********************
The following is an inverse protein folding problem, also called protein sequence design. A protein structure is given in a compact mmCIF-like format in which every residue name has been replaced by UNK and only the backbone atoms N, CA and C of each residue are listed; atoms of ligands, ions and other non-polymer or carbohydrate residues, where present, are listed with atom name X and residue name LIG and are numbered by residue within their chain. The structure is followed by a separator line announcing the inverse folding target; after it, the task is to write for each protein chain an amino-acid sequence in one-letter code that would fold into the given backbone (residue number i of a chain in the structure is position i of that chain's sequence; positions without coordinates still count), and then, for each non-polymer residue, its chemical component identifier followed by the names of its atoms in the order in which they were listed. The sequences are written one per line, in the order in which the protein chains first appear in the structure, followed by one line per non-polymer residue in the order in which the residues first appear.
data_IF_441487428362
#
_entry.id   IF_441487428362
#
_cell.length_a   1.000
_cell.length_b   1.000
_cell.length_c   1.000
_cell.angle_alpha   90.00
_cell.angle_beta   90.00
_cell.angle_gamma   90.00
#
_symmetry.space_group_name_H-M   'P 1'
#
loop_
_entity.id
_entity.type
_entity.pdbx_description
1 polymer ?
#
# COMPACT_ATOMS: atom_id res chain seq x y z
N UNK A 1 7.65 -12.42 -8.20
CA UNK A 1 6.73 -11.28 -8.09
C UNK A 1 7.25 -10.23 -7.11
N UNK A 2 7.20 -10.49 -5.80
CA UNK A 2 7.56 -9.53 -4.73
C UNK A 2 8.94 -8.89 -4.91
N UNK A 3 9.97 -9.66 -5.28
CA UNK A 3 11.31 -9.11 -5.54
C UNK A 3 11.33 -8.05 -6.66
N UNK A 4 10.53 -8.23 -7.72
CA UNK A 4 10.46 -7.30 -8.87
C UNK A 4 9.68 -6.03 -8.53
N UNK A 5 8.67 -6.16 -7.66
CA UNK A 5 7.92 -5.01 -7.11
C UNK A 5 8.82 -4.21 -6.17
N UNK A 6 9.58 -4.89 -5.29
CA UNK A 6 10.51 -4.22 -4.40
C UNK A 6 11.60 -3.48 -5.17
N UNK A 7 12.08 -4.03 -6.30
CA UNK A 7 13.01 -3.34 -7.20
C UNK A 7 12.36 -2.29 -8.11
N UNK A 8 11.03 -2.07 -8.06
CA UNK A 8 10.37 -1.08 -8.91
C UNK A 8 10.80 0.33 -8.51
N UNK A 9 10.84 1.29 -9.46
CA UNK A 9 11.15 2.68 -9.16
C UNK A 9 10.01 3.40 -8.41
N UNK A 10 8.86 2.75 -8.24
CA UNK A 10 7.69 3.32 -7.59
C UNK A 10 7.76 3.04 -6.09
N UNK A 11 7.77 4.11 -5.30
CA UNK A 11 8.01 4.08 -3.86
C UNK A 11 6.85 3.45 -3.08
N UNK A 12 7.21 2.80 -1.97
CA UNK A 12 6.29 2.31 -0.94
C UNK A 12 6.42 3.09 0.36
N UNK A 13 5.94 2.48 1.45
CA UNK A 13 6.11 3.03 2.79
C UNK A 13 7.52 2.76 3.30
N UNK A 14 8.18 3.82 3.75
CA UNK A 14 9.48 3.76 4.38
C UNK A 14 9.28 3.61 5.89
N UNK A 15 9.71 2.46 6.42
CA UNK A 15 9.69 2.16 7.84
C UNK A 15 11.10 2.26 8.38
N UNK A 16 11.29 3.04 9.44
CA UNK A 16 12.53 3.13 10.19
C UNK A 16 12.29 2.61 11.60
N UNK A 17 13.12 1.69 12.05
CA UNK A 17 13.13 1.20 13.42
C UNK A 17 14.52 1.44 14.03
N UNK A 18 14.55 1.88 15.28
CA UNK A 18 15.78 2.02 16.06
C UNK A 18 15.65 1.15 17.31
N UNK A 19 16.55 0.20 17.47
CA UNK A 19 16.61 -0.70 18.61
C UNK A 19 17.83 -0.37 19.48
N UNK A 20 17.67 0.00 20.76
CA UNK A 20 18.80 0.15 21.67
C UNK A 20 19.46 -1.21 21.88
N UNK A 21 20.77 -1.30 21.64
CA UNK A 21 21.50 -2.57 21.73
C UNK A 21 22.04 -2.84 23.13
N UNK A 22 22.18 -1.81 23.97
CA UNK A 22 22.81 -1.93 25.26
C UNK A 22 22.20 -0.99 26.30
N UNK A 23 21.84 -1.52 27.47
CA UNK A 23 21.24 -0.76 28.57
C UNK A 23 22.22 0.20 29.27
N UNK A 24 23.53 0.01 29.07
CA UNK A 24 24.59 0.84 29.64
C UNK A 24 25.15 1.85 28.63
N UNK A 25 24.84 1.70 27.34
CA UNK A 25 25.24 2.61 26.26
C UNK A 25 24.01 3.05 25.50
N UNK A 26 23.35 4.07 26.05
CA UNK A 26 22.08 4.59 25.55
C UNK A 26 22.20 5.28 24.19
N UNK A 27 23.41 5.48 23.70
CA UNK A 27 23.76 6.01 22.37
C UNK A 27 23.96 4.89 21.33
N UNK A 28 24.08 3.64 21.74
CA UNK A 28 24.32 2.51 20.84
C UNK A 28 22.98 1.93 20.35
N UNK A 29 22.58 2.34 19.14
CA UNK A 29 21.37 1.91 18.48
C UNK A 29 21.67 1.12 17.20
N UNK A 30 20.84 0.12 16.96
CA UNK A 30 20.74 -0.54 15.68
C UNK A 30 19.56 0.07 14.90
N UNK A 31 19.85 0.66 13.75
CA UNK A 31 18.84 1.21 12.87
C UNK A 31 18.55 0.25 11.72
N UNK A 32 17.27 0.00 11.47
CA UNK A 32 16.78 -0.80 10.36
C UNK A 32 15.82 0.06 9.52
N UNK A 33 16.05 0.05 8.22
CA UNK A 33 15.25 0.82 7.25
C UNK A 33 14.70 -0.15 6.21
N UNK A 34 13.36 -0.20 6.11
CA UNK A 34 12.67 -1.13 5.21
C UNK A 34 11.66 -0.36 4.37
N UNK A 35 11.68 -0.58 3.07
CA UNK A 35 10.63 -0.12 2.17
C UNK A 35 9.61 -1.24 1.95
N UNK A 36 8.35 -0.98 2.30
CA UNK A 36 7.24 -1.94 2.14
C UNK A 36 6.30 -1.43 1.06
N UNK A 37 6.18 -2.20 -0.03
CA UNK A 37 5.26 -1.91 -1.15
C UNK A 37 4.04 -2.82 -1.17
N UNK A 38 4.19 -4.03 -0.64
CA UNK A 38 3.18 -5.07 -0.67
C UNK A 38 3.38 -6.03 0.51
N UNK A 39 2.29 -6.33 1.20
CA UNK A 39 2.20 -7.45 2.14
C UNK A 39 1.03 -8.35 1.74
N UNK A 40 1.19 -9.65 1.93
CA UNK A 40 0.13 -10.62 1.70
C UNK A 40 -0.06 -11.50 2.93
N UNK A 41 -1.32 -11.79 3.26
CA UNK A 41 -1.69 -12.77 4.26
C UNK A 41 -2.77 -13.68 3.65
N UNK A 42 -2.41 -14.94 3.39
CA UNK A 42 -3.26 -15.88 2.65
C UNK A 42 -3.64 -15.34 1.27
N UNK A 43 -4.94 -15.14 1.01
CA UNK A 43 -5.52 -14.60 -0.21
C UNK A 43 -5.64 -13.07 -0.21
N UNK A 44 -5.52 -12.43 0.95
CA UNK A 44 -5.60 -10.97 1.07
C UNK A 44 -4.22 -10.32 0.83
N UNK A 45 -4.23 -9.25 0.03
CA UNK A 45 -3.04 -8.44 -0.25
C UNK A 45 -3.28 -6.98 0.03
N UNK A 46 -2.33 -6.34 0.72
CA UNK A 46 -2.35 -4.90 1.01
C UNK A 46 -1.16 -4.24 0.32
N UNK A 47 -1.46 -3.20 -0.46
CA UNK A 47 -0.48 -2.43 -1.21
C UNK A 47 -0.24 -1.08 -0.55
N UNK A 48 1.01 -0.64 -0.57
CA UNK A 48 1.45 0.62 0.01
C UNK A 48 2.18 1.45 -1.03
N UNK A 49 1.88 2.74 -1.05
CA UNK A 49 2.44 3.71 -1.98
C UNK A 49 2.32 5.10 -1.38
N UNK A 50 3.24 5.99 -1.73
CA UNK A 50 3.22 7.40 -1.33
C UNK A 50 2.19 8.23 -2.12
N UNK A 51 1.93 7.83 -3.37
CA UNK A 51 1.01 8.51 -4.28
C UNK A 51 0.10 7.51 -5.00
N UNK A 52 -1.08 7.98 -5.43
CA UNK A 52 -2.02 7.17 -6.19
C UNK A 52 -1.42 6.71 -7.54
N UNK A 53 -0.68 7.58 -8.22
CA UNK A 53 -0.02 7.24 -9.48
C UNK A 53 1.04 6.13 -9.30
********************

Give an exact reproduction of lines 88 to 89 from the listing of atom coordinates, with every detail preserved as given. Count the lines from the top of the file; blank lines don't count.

N UNK A 23 21.84 -1.52 27.47
CA UNK A 23 21.24 -0.76 28.57